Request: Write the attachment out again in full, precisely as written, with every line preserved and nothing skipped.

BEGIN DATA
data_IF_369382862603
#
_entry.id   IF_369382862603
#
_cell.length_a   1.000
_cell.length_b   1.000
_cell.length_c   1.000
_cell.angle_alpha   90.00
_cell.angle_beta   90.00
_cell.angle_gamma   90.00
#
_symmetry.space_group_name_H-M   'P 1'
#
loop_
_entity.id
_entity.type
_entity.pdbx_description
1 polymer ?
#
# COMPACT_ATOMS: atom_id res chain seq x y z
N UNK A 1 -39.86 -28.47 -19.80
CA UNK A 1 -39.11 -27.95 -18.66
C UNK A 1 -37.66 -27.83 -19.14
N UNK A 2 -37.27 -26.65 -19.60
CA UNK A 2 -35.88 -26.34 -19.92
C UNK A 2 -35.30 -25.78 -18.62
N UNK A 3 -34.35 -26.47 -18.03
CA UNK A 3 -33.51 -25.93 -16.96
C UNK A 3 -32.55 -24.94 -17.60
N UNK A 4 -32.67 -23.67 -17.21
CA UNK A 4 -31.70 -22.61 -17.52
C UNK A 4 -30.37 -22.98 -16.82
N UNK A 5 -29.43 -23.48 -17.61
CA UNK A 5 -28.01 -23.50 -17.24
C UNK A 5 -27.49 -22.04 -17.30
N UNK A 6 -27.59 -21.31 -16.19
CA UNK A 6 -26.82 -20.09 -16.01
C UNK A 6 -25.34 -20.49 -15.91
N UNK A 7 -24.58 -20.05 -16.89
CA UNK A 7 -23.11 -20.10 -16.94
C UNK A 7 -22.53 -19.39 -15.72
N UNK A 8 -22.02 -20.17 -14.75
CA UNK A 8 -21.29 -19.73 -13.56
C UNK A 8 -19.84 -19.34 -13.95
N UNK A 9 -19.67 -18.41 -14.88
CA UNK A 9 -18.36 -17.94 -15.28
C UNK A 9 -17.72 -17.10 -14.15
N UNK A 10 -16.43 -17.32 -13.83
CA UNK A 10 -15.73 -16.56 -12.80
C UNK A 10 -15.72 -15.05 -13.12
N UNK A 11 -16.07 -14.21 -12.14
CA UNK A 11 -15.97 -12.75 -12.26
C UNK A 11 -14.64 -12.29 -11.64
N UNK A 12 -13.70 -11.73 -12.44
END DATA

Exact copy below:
data_IF_369382862603
#
_entry.id   IF_369382862603
#
_cell.length_a   1.000
_cell.length_b   1.000
_cell.length_c   1.000
_cell.angle_alpha   90.00
_cell.angle_beta   90.00
_cell.angle_gamma   90.00
#
_symmetry.space_group_name_H-M   'P 1'
#
loop_
_entity.id
_entity.type
_entity.pdbx_description
1 polymer ?
#
# COMPACT_ATOMS: atom_id res chain seq x y z
N UNK A 1 -39.86 -28.47 -19.80
CA UNK A 1 -39.11 -27.95 -18.66
C UNK A 1 -37.66 -27.83 -19.14
N UNK A 2 -37.27 -26.65 -19.60
CA UNK A 2 -35.88 -26.34 -19.92
C UNK A 2 -35.30 -25.78 -18.62
N UNK A 3 -34.35 -26.47 -18.03
CA UNK A 3 -33.51 -25.93 -16.96
C UNK A 3 -32.55 -24.94 -17.60
N UNK A 4 -32.67 -23.67 -17.21
CA UNK A 4 -31.70 -22.61 -17.52
C UNK A 4 -30.37 -22.98 -16.82
N UNK A 5 -29.43 -23.48 -17.61
CA UNK A 5 -28.01 -23.50 -17.24
C UNK A 5 -27.49 -22.04 -17.30
N UNK A 6 -27.59 -21.31 -16.19
CA UNK A 6 -26.82 -20.09 -16.01
C UNK A 6 -25.34 -20.49 -15.91
N UNK A 7 -24.58 -20.05 -16.89
CA UNK A 7 -23.11 -20.10 -16.94
C UNK A 7 -22.53 -19.39 -15.72
N UNK A 8 -22.02 -20.17 -14.75
CA UNK A 8 -21.29 -19.73 -13.56
C UNK A 8 -19.84 -19.34 -13.95
N UNK A 9 -19.67 -18.41 -14.88
CA UNK A 9 -18.36 -17.94 -15.28
C UNK A 9 -17.72 -17.10 -14.15
N UNK A 10 -16.43 -17.32 -13.83
CA UNK A 10 -15.73 -16.56 -12.80
C UNK A 10 -15.72 -15.05 -13.12
N UNK A 11 -16.07 -14.21 -12.14
CA UNK A 11 -15.97 -12.75 -12.26
C UNK A 11 -14.64 -12.29 -11.64
N UNK A 12 -13.70 -11.73 -12.44